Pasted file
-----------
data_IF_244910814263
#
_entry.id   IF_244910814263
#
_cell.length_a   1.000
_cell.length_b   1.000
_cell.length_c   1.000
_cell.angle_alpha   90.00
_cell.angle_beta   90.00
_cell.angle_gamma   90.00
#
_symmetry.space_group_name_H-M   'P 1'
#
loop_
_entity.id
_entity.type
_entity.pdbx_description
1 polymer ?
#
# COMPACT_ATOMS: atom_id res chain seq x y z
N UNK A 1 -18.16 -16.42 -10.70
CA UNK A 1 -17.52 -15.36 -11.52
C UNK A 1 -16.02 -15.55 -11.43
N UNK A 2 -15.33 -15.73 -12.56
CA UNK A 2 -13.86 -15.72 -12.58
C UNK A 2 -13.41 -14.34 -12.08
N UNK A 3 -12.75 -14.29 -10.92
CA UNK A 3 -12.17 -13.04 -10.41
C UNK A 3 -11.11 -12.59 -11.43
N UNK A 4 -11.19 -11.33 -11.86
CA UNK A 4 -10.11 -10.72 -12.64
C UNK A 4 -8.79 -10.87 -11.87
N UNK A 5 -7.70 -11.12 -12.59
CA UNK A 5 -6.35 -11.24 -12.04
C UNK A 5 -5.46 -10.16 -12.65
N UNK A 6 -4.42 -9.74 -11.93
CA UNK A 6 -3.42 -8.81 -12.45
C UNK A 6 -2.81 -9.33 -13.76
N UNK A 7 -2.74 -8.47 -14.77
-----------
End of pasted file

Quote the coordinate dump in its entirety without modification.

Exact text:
data_IF_244910814263
#
_entry.id   IF_244910814263
#
_cell.length_a   1.000
_cell.length_b   1.000
_cell.length_c   1.000
_cell.angle_alpha   90.00
_cell.angle_beta   90.00
_cell.angle_gamma   90.00
#
_symmetry.space_group_name_H-M   'P 1'
#
loop_
_entity.id
_entity.type
_entity.pdbx_description
1 polymer ?
#
# COMPACT_ATOMS: atom_id res chain seq x y z
N UNK A 1 -18.16 -16.42 -10.70
CA UNK A 1 -17.52 -15.36 -11.52
C UNK A 1 -16.02 -15.55 -11.43
N UNK A 2 -15.33 -15.73 -12.56
CA UNK A 2 -13.86 -15.72 -12.58
C UNK A 2 -13.41 -14.34 -12.08
N UNK A 3 -12.75 -14.29 -10.92
CA UNK A 3 -12.17 -13.04 -10.41
C UNK A 3 -11.11 -12.59 -11.43
N UNK A 4 -11.19 -11.33 -11.86
CA UNK A 4 -10.11 -10.72 -12.64
C UNK A 4 -8.79 -10.87 -11.87
N UNK A 5 -7.70 -11.12 -12.59
CA UNK A 5 -6.35 -11.24 -12.04
C UNK A 5 -5.46 -10.16 -12.65
N UNK A 6 -4.42 -9.74 -11.93
CA UNK A 6 -3.42 -8.81 -12.45
C UNK A 6 -2.81 -9.33 -13.76
N UNK A 7 -2.74 -8.47 -14.77